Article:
When Manchester roared
The North embraced the freedom and hedonism of the 1920s, but with a bit more social conscience
By David Barnett
In February 1920, the Manchester Evening News reported on a troubling trend in British society. A new brand of young women was on the loose: “The frivolous, scantily-clad, jazzing flapper, irresponsible and undisciplined.”
That wasn’t the newspaper’s description — it came from a lecture given by Dr R. Murray-Leslie, who wanted to draw attention to a demographic imbalance created by the deaths of so many young men in the Great War. The country had “1,000,000 excess females of reproductive age,” and they were causing havoc.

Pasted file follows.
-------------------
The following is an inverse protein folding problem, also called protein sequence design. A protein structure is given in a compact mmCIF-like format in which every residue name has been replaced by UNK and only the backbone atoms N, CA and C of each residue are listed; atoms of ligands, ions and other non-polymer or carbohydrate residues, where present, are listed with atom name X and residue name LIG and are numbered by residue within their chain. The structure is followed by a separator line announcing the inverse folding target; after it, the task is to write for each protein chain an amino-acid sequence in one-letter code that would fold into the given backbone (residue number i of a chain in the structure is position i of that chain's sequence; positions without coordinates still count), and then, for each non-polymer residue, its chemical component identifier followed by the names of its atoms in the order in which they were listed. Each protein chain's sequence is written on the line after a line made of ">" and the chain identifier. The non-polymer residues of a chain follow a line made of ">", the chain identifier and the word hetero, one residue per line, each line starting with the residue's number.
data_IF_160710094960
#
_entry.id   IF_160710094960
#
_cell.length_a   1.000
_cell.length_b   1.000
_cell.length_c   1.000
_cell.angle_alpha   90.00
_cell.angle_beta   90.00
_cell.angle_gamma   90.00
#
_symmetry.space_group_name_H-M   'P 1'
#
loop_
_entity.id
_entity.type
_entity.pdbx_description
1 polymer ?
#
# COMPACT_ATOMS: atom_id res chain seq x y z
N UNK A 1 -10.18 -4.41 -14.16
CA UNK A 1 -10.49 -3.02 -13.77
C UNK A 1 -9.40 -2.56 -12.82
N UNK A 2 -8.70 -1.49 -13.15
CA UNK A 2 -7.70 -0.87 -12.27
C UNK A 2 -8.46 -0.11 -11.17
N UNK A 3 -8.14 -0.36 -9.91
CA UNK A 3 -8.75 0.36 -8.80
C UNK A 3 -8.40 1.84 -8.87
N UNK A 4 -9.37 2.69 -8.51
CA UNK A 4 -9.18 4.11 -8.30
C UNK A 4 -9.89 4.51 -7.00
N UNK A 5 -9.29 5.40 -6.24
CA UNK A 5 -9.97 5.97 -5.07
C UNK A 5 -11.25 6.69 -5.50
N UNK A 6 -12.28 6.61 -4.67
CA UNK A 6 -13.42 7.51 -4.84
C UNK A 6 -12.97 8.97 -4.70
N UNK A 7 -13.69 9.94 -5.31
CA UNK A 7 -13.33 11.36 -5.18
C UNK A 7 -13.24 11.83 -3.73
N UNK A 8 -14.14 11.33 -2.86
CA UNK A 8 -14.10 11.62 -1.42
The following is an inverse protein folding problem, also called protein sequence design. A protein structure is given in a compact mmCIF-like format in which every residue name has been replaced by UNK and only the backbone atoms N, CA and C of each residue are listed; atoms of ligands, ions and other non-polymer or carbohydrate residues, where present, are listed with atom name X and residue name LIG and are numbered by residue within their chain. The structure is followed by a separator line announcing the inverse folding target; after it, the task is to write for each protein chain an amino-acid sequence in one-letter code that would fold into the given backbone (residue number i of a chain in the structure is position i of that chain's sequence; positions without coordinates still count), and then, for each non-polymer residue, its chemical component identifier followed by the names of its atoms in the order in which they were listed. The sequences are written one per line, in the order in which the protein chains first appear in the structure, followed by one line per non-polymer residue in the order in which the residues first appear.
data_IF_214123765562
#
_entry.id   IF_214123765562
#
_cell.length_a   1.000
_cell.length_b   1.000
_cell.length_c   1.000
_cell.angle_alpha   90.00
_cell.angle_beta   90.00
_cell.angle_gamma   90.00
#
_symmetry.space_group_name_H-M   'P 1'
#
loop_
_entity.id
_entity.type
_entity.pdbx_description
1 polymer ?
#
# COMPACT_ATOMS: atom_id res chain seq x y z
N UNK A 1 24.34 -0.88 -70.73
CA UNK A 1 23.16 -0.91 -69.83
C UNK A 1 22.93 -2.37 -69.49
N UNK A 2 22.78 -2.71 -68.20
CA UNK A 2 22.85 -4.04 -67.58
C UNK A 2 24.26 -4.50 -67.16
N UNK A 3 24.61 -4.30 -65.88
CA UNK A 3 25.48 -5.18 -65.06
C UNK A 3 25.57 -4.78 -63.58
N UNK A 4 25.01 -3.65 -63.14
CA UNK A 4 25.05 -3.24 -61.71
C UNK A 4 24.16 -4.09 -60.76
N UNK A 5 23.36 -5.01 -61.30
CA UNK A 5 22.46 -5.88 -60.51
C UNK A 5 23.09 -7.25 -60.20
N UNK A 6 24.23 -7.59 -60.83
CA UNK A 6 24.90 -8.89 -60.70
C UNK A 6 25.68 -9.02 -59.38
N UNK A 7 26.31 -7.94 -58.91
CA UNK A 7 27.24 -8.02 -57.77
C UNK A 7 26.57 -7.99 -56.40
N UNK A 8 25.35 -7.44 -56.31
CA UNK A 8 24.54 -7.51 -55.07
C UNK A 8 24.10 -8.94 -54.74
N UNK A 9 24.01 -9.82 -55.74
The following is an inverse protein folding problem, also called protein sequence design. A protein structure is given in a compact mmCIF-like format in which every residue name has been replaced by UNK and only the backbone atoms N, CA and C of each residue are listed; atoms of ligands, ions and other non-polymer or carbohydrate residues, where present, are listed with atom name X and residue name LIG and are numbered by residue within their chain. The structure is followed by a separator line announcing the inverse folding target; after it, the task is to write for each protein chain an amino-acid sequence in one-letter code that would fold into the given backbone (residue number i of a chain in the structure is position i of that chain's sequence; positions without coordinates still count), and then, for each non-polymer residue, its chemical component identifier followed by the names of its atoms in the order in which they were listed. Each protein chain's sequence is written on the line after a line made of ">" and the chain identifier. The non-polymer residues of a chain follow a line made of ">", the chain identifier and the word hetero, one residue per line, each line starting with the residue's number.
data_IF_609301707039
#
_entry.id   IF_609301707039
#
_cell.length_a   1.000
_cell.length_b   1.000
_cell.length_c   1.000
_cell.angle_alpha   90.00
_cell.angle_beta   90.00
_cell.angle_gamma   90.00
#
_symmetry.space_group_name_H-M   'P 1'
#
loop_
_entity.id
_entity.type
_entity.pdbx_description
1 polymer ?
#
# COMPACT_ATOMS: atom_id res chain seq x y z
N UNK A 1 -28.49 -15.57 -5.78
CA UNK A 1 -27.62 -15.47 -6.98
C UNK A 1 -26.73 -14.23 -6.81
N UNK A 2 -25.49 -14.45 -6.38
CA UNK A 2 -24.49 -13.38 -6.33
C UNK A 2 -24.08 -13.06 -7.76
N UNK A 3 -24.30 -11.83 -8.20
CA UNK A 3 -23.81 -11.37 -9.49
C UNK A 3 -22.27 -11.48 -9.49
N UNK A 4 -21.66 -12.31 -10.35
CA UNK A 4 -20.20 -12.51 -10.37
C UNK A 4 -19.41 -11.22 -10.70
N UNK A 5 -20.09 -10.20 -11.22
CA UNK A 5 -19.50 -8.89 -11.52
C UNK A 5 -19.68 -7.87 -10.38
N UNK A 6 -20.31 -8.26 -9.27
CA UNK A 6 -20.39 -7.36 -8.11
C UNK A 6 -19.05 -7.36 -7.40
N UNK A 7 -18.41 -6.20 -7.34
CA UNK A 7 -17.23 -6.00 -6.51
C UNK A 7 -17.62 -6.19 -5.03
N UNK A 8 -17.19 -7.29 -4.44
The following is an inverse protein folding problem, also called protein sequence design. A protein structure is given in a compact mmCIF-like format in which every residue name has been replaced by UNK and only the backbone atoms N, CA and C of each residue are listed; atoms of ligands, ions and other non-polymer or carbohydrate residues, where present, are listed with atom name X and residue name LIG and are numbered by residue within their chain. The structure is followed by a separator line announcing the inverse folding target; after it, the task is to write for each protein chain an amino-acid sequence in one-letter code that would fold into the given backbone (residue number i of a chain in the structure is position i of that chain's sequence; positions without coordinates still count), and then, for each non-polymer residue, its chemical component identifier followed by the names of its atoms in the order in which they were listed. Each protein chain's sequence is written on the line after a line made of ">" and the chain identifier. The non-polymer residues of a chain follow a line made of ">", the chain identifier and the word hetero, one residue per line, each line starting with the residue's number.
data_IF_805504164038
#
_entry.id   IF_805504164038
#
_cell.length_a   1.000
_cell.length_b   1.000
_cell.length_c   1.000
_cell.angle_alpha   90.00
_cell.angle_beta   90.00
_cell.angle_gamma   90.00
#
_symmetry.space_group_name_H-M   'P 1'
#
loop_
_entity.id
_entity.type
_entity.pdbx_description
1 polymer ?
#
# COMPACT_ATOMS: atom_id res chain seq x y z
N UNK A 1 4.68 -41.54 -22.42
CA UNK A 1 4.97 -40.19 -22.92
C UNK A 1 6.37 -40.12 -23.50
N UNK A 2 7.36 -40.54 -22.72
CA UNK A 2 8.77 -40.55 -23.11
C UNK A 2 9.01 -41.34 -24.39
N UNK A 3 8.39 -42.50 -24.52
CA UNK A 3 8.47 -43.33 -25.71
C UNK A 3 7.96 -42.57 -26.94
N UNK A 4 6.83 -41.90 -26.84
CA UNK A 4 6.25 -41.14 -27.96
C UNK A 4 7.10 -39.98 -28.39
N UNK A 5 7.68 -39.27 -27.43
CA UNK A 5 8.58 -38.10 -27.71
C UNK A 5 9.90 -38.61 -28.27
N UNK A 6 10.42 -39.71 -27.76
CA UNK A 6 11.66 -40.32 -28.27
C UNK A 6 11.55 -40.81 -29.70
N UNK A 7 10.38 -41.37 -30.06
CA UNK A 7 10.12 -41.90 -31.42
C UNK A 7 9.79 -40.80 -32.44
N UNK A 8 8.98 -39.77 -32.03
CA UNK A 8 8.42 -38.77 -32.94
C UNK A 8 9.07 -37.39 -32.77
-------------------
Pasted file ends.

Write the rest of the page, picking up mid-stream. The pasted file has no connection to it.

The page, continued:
As the report of the lecture in The Times put it, the young women “compete with each other for the elusive male, striving by means of dress, or the lack of it, to appeal to man’s lower nature instead of exercising the power to elevate his ideals.” It added: “Young men had dance invitations four and five deep and our boys and young men were being spoilt before our eyes.”
Welcome to the Roaring Twenties, and the concerns of a very different society, 101…
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